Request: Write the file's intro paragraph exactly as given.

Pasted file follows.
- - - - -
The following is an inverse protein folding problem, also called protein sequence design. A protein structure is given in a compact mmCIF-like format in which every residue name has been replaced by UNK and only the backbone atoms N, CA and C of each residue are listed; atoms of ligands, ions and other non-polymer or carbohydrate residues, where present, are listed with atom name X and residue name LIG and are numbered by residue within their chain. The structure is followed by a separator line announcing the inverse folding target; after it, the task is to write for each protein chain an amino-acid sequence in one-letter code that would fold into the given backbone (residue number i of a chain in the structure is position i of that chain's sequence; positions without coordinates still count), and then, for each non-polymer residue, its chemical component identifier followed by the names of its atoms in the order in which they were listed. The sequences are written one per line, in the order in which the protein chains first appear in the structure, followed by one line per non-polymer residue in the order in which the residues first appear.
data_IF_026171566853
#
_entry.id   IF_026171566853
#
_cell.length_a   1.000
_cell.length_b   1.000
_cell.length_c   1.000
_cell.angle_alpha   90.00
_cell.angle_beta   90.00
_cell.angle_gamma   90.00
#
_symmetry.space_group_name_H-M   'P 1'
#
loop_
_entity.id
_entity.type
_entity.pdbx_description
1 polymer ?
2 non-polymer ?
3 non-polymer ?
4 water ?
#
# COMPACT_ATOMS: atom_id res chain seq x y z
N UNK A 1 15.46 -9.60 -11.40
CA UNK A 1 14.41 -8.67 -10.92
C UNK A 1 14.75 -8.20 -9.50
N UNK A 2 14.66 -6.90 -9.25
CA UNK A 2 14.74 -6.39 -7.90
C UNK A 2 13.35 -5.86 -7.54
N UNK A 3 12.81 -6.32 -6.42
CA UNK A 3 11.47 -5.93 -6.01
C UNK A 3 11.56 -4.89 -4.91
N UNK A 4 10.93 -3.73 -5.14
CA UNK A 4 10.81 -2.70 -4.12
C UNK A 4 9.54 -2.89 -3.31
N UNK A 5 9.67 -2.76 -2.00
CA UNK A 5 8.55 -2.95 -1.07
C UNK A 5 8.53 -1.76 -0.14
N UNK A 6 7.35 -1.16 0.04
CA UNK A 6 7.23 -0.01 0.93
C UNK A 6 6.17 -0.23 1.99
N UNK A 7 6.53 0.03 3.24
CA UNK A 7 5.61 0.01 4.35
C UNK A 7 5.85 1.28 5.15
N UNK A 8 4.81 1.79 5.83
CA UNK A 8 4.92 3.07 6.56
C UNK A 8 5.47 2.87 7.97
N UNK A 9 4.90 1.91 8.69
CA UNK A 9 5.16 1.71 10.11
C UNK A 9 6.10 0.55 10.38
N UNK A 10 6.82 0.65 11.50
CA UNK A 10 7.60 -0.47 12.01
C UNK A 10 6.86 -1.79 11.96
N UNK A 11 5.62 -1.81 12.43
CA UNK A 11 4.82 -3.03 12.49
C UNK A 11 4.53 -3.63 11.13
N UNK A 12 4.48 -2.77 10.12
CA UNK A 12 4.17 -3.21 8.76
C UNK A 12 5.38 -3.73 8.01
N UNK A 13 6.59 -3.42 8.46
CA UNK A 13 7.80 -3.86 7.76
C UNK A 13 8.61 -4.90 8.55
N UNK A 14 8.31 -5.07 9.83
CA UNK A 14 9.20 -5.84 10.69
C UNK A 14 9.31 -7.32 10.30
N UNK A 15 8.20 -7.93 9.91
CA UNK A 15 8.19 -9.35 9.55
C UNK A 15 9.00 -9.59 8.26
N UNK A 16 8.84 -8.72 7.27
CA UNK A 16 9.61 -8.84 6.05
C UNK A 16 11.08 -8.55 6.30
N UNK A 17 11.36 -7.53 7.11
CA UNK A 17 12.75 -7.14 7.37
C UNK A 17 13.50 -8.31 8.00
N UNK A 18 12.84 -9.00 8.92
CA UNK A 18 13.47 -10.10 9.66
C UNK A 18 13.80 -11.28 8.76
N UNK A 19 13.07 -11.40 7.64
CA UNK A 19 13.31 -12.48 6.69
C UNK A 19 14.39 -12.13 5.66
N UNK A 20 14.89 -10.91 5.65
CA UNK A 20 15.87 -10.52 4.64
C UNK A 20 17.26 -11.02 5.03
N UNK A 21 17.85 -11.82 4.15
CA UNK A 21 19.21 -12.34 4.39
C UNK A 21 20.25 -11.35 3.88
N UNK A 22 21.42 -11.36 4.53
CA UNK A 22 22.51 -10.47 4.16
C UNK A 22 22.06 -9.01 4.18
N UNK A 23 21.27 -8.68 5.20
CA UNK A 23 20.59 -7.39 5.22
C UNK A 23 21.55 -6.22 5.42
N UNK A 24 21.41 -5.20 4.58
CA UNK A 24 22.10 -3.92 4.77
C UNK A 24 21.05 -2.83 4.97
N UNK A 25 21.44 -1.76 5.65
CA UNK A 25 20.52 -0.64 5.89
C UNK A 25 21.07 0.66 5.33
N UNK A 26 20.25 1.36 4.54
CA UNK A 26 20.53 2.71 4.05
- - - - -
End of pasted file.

The following is an inverse protein folding problem, also called protein sequence design. A protein structure is given in a compact mmCIF-like format in which every residue name has been replaced by UNK and only the backbone atoms N, CA and C of each residue are listed; atoms of ligands, ions and other non-polymer or carbohydrate residues, where present, are listed with atom name X and residue name LIG and are numbered by residue within their chain. The structure is followed by a separator line announcing the inverse folding target; after it, the task is to write for each protein chain an amino-acid sequence in one-letter code that would fold into the given backbone (residue number i of a chain in the structure is position i of that chain's sequence; positions without coordinates still count), and then, for each non-polymer residue, its chemical component identifier followed by the names of its atoms in the order in which they were listed. The sequences are written one per line, in the order in which the protein chains first appear in the structure, followed by one line per non-polymer residue in the order in which the residues first appear.